For my final project for Computational Approaches to Typography, I wanted to make a sigil#Chaos_magic) generator. In chaos magic, a postmodernist, D.I.Y. system of occult practices dating back to the 1970s, a sigil is a magically charged symbol that helps the magician realize a desire or intent.
Why am I talking about chaos magic in a class on typography? Well, it turns out that the most common process for creating sigils involves layering and deconstructing letters.
Here’s a short passage from Grant Morrison’s Pop Magic that explains the technique:
“The sigil takes a desire or intent - let’s say ‘IT IS MY DESIRE TO BE A GREAT ACTOR’ (you can, of course, put any desire you want in there) and folds it down, creating a highly charged symbol. The desire is then forgotten. Only the symbol remains and can then be charged to full potency when the magician chooses.
First, remove the vowels and the repeating letters to leave a string of consonants - TSMYDRBGC.
Now start squashing the string down, throwing out or combining lines and playing with the letters until only an appropriately witchy-looking glyph is left.”
When I first read this, it struck me that this process could be done algorithmically without necessarily invalidating its magical purpose. Once a sigil is made, the magician needs to forget its associated intent before it can be properly charged with power, which might actually be a little easier if the sigil wasn’t made by hand.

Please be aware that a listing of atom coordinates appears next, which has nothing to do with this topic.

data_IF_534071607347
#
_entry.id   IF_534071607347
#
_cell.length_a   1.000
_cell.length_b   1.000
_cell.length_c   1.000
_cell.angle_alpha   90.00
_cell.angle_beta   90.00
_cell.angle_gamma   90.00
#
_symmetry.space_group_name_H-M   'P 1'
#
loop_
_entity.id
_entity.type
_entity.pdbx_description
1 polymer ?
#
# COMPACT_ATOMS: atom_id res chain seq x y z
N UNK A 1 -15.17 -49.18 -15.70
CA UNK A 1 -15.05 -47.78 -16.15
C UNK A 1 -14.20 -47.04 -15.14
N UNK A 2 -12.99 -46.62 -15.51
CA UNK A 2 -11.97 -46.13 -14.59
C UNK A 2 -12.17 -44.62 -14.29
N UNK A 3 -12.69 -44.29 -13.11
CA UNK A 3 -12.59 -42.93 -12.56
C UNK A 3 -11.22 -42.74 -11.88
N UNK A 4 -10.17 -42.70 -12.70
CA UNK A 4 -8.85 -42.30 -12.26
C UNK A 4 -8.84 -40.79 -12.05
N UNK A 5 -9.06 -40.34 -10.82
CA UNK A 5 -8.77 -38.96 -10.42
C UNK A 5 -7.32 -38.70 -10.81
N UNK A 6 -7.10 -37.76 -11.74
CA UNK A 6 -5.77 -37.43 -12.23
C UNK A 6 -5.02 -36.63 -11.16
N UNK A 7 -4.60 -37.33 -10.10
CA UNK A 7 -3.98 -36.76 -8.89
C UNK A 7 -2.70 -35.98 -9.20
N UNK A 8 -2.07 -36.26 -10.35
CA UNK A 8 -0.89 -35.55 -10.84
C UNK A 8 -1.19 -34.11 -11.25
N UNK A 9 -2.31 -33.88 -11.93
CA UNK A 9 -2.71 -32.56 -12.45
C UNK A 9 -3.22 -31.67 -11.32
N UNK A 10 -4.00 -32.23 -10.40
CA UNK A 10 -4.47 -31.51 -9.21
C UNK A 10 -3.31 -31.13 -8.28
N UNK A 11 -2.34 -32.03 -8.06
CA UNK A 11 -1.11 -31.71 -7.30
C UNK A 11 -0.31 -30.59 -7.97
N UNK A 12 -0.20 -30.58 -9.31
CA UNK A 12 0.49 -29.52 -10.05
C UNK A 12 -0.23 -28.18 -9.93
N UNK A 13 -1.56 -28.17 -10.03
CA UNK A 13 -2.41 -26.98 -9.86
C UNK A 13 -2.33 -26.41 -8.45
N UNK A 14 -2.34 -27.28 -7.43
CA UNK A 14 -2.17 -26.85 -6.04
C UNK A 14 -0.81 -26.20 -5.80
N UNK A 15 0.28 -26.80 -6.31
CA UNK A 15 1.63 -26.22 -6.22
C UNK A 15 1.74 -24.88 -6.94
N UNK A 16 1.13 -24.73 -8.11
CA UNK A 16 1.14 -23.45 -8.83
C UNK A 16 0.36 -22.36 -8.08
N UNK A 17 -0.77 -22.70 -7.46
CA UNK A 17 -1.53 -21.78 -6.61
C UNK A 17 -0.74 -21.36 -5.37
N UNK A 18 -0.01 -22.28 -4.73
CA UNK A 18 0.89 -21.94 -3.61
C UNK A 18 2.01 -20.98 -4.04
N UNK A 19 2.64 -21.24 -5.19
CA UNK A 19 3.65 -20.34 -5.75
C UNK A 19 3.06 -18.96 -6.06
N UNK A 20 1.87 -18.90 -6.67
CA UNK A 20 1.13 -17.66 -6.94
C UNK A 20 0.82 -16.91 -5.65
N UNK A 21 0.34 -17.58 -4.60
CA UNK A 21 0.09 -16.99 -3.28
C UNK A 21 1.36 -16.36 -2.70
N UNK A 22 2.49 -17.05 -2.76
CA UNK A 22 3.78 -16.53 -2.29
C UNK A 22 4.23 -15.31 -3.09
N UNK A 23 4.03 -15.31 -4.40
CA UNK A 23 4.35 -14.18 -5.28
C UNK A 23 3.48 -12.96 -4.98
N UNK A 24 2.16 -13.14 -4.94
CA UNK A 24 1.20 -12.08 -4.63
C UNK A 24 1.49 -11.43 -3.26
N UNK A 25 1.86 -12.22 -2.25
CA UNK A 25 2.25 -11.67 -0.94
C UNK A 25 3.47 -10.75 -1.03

In fact, someone else already had this exact idea and made sigilscribe.me. But, as far as I can tell, that generator doesn’t actually use letter glyphs from a font in its sigils.
So, I wanted to try generating sigils by layering letter glyphs from opentype.js and then removing or combining segments of each glyph’s path until I got something that looked sigil-esque.
To be honest, I didn’t have enough time to figure out a good algorithm for this. I got as far as layering the glyphs on top of each other and playing with randomly removing segments from the glyph paths, using Rune.js and a approach adapted from a gist on splitting SVG paths into pieces.
The results…don’t look great. I think with a few more days to play around with this project, I could get something that actually looks like a sigil, but I just came up with the idea a bit too late. I think there’s some potential here, and I’d like to keep working on this after the semester’s over.